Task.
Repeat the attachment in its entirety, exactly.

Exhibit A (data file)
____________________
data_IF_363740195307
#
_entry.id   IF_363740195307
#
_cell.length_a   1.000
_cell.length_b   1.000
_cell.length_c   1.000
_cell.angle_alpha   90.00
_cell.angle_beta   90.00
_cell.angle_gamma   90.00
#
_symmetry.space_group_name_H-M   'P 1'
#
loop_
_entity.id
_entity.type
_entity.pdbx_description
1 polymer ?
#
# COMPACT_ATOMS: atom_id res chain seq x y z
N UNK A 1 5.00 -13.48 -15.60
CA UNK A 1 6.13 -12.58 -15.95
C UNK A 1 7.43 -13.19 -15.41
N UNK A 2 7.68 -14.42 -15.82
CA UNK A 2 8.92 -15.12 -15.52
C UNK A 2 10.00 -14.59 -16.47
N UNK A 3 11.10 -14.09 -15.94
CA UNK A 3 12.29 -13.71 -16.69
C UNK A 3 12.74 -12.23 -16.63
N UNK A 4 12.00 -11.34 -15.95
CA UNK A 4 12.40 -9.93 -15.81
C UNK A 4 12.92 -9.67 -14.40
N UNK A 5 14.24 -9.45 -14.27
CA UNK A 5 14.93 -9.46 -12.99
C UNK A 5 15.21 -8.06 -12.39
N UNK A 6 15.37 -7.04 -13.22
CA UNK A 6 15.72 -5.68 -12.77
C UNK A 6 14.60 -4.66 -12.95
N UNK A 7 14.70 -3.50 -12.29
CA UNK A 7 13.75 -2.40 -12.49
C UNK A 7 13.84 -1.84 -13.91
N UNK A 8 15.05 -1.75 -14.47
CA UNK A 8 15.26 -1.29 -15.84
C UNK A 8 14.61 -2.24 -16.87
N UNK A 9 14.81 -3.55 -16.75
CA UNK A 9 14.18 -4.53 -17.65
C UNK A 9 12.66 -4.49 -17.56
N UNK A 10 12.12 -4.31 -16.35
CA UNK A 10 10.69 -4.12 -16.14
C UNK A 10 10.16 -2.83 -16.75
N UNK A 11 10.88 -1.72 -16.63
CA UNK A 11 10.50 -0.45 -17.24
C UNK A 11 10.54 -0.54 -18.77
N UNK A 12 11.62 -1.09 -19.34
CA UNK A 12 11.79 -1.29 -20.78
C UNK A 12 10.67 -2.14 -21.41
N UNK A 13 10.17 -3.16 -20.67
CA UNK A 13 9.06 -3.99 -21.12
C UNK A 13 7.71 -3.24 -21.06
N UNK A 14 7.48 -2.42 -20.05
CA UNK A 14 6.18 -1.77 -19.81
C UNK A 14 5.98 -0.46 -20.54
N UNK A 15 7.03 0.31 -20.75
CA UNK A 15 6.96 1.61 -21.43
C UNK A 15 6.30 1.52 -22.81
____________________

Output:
data_IF_363740195307
#
_entry.id   IF_363740195307
#
_cell.length_a   1.000
_cell.length_b   1.000
_cell.length_c   1.000
_cell.angle_alpha   90.00
_cell.angle_beta   90.00
_cell.angle_gamma   90.00
#
_symmetry.space_group_name_H-M   'P 1'
#
loop_
_entity.id
_entity.type
_entity.pdbx_description
1 polymer ?
#
# COMPACT_ATOMS: atom_id res chain seq x y z
N UNK A 1 5.00 -13.48 -15.60
CA UNK A 1 6.13 -12.58 -15.95
C UNK A 1 7.43 -13.19 -15.41
N UNK A 2 7.68 -14.42 -15.82
CA UNK A 2 8.92 -15.12 -15.52
C UNK A 2 10.00 -14.59 -16.47
N UNK A 3 11.10 -14.09 -15.94
CA UNK A 3 12.29 -13.71 -16.69
C UNK A 3 12.74 -12.23 -16.63
N UNK A 4 12.00 -11.34 -15.95
CA UNK A 4 12.40 -9.93 -15.81
C UNK A 4 12.92 -9.67 -14.40
N UNK A 5 14.24 -9.45 -14.27
CA UNK A 5 14.93 -9.46 -12.99
C UNK A 5 15.21 -8.06 -12.39
N UNK A 6 15.37 -7.04 -13.22
CA UNK A 6 15.72 -5.68 -12.77
C UNK A 6 14.60 -4.66 -12.95
N UNK A 7 14.70 -3.50 -12.29
CA UNK A 7 13.75 -2.40 -12.49
C UNK A 7 13.84 -1.84 -13.91
N UNK A 8 15.05 -1.75 -14.47
CA UNK A 8 15.26 -1.29 -15.84
C UNK A 8 14.61 -2.24 -16.87
N UNK A 9 14.81 -3.55 -16.75
CA UNK A 9 14.18 -4.53 -17.65
C UNK A 9 12.66 -4.49 -17.56
N UNK A 10 12.12 -4.31 -16.35
CA UNK A 10 10.69 -4.12 -16.14
C UNK A 10 10.16 -2.83 -16.75
N UNK A 11 10.88 -1.72 -16.63
CA UNK A 11 10.50 -0.45 -17.24
C UNK A 11 10.54 -0.54 -18.77
N UNK A 12 11.62 -1.09 -19.34
CA UNK A 12 11.79 -1.29 -20.78
C UNK A 12 10.67 -2.14 -21.41
N UNK A 13 10.17 -3.16 -20.67
CA UNK A 13 9.06 -3.99 -21.12
C UNK A 13 7.71 -3.24 -21.06
N UNK A 14 7.48 -2.42 -20.05
CA UNK A 14 6.18 -1.77 -19.81
C UNK A 14 5.98 -0.46 -20.54
N UNK A 15 7.03 0.31 -20.75
CA UNK A 15 6.96 1.61 -21.43
C UNK A 15 6.30 1.52 -22.81